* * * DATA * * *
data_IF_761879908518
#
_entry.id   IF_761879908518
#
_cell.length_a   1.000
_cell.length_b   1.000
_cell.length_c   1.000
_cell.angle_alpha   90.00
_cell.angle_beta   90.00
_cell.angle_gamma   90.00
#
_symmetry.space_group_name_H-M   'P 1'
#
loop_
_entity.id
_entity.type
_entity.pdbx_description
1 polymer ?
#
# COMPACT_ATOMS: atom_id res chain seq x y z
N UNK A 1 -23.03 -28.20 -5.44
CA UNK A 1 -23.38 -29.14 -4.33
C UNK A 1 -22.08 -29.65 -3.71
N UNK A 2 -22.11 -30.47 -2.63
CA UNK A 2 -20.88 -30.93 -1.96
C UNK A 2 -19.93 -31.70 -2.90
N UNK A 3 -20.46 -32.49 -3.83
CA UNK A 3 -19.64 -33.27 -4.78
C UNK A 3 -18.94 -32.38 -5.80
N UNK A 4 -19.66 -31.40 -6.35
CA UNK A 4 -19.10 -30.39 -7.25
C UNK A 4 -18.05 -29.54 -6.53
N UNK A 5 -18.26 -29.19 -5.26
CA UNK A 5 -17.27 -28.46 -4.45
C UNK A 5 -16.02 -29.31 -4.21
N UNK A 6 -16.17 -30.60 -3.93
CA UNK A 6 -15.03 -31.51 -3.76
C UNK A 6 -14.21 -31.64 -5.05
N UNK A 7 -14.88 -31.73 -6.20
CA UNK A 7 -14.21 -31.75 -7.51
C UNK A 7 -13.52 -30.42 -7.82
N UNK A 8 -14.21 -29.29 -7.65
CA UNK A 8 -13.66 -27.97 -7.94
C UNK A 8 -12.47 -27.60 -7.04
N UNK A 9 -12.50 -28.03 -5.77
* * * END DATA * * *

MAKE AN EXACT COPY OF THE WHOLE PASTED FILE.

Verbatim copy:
data_IF_761879908518
#
_entry.id   IF_761879908518
#
_cell.length_a   1.000
_cell.length_b   1.000
_cell.length_c   1.000
_cell.angle_alpha   90.00
_cell.angle_beta   90.00
_cell.angle_gamma   90.00
#
_symmetry.space_group_name_H-M   'P 1'
#
loop_
_entity.id
_entity.type
_entity.pdbx_description
1 polymer ?
#
# COMPACT_ATOMS: atom_id res chain seq x y z
N UNK A 1 -23.03 -28.20 -5.44
CA UNK A 1 -23.38 -29.14 -4.33
C UNK A 1 -22.08 -29.65 -3.71
N UNK A 2 -22.11 -30.47 -2.63
CA UNK A 2 -20.88 -30.93 -1.96
C UNK A 2 -19.93 -31.70 -2.90
N UNK A 3 -20.46 -32.49 -3.83
CA UNK A 3 -19.64 -33.27 -4.78
C UNK A 3 -18.94 -32.38 -5.80
N UNK A 4 -19.66 -31.40 -6.35
CA UNK A 4 -19.10 -30.39 -7.25
C UNK A 4 -18.05 -29.54 -6.53
N UNK A 5 -18.26 -29.19 -5.26
CA UNK A 5 -17.27 -28.46 -4.45
C UNK A 5 -16.02 -29.31 -4.21
N UNK A 6 -16.17 -30.60 -3.93
CA UNK A 6 -15.03 -31.51 -3.76
C UNK A 6 -14.21 -31.64 -5.05
N UNK A 7 -14.88 -31.73 -6.20
CA UNK A 7 -14.21 -31.75 -7.51
C UNK A 7 -13.52 -30.42 -7.82
N UNK A 8 -14.21 -29.29 -7.65
CA UNK A 8 -13.66 -27.97 -7.94
C UNK A 8 -12.47 -27.60 -7.04
N UNK A 9 -12.50 -28.03 -5.77